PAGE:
It’s been a few months now since Apple unveiled their first foray into the multi-trillion dollar health sector with HealthKit, but it’s still difficult to say what they have in mind in the long run. For those who weren’t tracking the WWDC announcements this year, HealthKit is the toolset provided to developers to capture health information (breath and heart rates, nutrition, etc.) and store it in a shared user profile across the device. This profile is visible in the Health app included in iOS 8, providing a central dashboard for all of the information that’s being piped in from any number of applications.
For developers, this makes storing data much more appealing since Apple is taking the security of this data very seriously. Historically, the penalties for failing to secure health data properly have been draconian to the point that companies have avoided trying to store the data entirely for fear of being bankrupted by a minor oversight in their code. There is some risk for developers that making the information that they track accessible to all other apps could be sacrificing a competitive advantage, but the trade-off is likely worthwhile for anybody who doesn’t want to dedicate a huge chunk of resources to software security. In the case of some products, the availability of a shared profile also streamlines the onboarding experience, obviating the need for manual input of any of the metrics already being tracked.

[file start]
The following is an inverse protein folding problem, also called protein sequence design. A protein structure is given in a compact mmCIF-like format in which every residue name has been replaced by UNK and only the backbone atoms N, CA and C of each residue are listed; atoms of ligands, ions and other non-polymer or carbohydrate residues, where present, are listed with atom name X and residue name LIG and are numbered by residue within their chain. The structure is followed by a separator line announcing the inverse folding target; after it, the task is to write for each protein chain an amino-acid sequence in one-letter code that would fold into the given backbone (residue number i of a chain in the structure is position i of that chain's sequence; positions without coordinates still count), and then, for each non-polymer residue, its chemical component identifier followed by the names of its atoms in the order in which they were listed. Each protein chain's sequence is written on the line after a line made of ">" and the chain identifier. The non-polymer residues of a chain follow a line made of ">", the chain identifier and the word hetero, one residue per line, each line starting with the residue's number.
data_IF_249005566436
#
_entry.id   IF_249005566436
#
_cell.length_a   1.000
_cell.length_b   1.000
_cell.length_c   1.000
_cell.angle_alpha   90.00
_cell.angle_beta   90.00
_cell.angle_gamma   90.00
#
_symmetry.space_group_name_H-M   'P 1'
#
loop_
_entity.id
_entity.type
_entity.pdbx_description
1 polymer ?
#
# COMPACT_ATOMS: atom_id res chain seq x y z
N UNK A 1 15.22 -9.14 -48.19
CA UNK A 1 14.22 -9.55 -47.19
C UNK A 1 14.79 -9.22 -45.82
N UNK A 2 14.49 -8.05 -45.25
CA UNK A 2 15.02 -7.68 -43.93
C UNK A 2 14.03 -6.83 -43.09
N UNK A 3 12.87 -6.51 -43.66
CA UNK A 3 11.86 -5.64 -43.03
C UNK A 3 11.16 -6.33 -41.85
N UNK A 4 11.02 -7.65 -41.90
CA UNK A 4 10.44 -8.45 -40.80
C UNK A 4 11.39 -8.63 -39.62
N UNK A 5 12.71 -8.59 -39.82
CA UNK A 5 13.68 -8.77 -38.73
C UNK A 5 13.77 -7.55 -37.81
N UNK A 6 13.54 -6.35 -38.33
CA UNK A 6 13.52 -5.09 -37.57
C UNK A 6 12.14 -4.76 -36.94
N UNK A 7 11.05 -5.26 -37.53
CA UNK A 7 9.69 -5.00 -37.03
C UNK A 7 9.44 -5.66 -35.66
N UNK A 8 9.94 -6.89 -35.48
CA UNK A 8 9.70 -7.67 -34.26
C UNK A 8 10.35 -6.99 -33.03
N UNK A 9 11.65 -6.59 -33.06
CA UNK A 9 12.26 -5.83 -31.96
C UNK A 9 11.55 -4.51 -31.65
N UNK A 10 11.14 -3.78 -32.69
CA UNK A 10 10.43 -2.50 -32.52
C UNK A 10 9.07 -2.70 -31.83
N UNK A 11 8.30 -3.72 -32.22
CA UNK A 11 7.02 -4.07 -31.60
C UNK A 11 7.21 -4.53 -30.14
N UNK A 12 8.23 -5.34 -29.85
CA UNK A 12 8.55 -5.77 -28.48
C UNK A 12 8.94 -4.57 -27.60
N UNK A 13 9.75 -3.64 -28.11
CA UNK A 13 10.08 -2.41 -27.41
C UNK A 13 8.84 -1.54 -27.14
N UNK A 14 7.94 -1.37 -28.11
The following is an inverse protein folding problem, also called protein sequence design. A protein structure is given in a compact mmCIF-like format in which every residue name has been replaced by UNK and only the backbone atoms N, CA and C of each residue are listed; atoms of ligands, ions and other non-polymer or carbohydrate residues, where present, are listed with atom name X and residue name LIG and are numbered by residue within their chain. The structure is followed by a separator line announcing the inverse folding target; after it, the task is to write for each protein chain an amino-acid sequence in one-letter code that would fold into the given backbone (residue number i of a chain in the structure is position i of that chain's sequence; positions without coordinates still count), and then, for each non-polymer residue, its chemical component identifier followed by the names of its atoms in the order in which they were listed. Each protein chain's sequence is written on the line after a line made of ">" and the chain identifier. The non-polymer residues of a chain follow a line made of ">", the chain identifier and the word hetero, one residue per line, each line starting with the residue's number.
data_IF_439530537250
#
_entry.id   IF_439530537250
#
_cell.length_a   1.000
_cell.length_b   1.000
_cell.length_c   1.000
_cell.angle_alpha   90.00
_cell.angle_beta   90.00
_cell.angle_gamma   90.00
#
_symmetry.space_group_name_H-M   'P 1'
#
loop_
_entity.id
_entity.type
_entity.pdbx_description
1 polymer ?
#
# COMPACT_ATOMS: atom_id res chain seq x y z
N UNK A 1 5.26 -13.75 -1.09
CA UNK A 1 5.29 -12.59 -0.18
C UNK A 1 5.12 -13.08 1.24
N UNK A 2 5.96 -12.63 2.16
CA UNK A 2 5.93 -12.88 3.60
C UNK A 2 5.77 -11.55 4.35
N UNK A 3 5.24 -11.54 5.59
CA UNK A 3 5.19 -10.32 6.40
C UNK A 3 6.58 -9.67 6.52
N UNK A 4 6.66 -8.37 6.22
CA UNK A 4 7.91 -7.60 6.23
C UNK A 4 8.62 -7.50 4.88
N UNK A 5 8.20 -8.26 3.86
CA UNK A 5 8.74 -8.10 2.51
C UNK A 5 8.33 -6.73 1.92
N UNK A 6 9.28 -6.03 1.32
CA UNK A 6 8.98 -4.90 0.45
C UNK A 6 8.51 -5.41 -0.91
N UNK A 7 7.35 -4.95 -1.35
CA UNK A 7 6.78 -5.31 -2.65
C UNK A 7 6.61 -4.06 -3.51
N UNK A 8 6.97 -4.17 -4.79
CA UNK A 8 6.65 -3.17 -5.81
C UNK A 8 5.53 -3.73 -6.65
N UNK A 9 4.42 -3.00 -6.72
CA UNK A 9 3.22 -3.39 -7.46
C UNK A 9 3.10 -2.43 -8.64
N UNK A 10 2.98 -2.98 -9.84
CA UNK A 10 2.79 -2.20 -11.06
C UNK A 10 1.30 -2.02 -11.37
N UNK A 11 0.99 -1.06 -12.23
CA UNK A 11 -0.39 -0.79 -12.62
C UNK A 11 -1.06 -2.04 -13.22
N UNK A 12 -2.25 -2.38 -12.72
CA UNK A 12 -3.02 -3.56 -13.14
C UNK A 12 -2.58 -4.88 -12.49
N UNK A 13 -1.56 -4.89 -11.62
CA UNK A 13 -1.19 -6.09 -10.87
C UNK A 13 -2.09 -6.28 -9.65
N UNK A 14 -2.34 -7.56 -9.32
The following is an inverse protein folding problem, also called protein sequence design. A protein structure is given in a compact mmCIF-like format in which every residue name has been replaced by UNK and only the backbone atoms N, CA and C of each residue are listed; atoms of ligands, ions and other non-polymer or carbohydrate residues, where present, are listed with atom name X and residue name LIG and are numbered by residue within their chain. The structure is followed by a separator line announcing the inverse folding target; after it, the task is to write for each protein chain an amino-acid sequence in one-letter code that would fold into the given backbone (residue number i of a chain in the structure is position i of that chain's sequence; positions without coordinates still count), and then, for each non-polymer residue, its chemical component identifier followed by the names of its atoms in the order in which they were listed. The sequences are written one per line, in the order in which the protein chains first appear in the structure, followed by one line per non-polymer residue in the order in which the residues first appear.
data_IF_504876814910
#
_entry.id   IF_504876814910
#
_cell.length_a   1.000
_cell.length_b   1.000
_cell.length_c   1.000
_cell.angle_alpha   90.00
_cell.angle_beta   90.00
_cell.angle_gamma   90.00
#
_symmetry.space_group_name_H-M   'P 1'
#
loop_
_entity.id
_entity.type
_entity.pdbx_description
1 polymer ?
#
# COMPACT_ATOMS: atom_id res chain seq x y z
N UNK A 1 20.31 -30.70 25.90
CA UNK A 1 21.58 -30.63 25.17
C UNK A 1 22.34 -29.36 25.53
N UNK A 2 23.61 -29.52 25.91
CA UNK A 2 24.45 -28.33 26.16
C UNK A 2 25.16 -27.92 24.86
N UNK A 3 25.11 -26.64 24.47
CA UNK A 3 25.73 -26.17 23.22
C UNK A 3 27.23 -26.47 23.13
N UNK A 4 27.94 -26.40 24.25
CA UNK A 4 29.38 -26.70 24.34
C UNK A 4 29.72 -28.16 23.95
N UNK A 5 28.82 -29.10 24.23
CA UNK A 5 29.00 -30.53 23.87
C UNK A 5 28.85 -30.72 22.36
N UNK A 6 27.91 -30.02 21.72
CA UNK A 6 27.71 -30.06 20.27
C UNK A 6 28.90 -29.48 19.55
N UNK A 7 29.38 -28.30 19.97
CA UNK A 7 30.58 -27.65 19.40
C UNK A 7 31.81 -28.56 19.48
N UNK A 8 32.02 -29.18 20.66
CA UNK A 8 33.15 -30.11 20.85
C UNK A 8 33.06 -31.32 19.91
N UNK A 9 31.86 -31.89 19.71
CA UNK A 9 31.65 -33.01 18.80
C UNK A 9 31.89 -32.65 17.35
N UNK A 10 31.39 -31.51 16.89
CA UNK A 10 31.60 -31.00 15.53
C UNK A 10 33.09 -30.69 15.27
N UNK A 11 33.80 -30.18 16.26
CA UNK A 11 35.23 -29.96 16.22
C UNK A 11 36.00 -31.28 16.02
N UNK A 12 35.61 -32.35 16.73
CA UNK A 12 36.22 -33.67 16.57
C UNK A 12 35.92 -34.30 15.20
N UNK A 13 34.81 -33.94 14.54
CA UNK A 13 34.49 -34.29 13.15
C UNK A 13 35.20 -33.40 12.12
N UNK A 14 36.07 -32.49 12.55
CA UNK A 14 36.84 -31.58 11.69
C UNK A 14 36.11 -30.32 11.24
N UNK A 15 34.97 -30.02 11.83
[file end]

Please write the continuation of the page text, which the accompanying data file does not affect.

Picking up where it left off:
There is a strong incentive for Apple to make this platform attractive to developers as HealthKit users will have a bank of data tied directly to their iOS device, and that data will not be transferrable to a competing product if HealthKit gains significant traction. Considering how much Apple has invested into the technology, though, we likely haven’t seen all they have up their sleeve. While they’ve been tightlipped about their long-term strategy in the health sector, the Apple Watch announcement made it clear that…Continue Reading Article